The biggest item with which Team Obama was able to come out swinging following last week’s presidential debate (except for something about Mitt Romney being too “aggressive” and possibly trying to cheat on live television) was playing up their hilariously-contrived claim that Mitt Romney’s plan for ‘$5 trillion in tax cuts for the wealthy must necessarily raise taxes on the middle class or increase the deficit’ — a claim with which Robert Samuelson took umbrage:
To justify its $5 trillion figure — the estimated tax loss over a decade — the Obama campaign had to cherry-pick Romney’s proposal and the TPC analysis. It had to ignore any revenue raised by reducing tax breaks and assume that, faced with a conflict between the rich and the middle class, Romney would automatically side with the rich — as opposed to shielding the middle class from any tax increase. On Wednesday, Romney promised to protect the middle class.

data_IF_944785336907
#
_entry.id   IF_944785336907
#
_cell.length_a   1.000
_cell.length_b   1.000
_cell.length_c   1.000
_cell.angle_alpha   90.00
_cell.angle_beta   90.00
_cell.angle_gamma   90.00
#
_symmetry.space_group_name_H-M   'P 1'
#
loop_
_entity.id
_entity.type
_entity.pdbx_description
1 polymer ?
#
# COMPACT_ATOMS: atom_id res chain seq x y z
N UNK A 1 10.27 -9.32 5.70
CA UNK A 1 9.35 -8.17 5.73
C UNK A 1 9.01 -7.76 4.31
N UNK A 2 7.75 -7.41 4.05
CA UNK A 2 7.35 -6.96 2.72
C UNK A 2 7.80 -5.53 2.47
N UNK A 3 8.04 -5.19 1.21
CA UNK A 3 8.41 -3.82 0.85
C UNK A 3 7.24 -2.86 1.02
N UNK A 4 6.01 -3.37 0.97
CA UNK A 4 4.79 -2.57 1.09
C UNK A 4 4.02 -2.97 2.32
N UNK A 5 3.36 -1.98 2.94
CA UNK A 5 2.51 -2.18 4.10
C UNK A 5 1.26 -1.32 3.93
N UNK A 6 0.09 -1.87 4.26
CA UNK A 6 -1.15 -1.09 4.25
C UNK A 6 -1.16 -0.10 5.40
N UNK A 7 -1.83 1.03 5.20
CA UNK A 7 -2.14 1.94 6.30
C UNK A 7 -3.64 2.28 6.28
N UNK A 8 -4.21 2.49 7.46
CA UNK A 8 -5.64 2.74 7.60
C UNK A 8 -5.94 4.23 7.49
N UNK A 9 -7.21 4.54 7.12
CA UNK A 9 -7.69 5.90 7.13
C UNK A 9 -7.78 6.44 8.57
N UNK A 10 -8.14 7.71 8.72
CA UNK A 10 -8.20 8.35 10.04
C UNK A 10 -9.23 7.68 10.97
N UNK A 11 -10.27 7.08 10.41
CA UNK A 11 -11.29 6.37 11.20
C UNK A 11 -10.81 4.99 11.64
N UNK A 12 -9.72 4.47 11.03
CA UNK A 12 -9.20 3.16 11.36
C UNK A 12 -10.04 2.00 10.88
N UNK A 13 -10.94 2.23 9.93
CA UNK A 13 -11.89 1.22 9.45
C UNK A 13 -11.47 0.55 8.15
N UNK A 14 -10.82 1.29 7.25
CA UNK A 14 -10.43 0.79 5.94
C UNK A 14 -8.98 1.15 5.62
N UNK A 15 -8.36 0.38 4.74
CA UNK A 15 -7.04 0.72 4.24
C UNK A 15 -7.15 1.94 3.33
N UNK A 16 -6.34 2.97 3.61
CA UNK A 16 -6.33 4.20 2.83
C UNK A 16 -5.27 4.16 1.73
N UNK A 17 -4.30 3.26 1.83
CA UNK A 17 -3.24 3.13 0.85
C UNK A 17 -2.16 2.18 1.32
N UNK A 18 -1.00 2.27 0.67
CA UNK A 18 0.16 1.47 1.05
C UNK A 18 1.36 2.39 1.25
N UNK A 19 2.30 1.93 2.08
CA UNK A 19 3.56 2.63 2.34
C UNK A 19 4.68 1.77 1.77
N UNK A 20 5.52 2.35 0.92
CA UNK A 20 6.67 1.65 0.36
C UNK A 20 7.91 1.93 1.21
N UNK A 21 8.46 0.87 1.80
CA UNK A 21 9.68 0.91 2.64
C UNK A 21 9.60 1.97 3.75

The TPC report was widely interpreted as saying Romney would have to raise taxes on the middle class. It didn’t, says the TPC’s Howard Gleckman. It simply pointed out that he couldn’t keep all “his ambitious campaign promises.” He’d have to make choices and modifications. So what else is new?
Despite its highly imaginary derivation, Obama has continued to use the figure on the stump and the campaign has touted it as point-of-fact fodder (even though, when pressed, the logic starts to fall apart, heh), so the Romney camp is finally hitting back with an ad of their own disputing Team Obama’s numbers:
Unfortunately, the $5 trillion figure sounds sufficiently startling that Team Obama will probably keep using it (which means we should probably also respond with the significantly more frightening one of $16 trillion waiting in the offing), and we’ve still got another month of these campaign exaggeration/distortion/deception reindeer games with which we’ll all have to contend.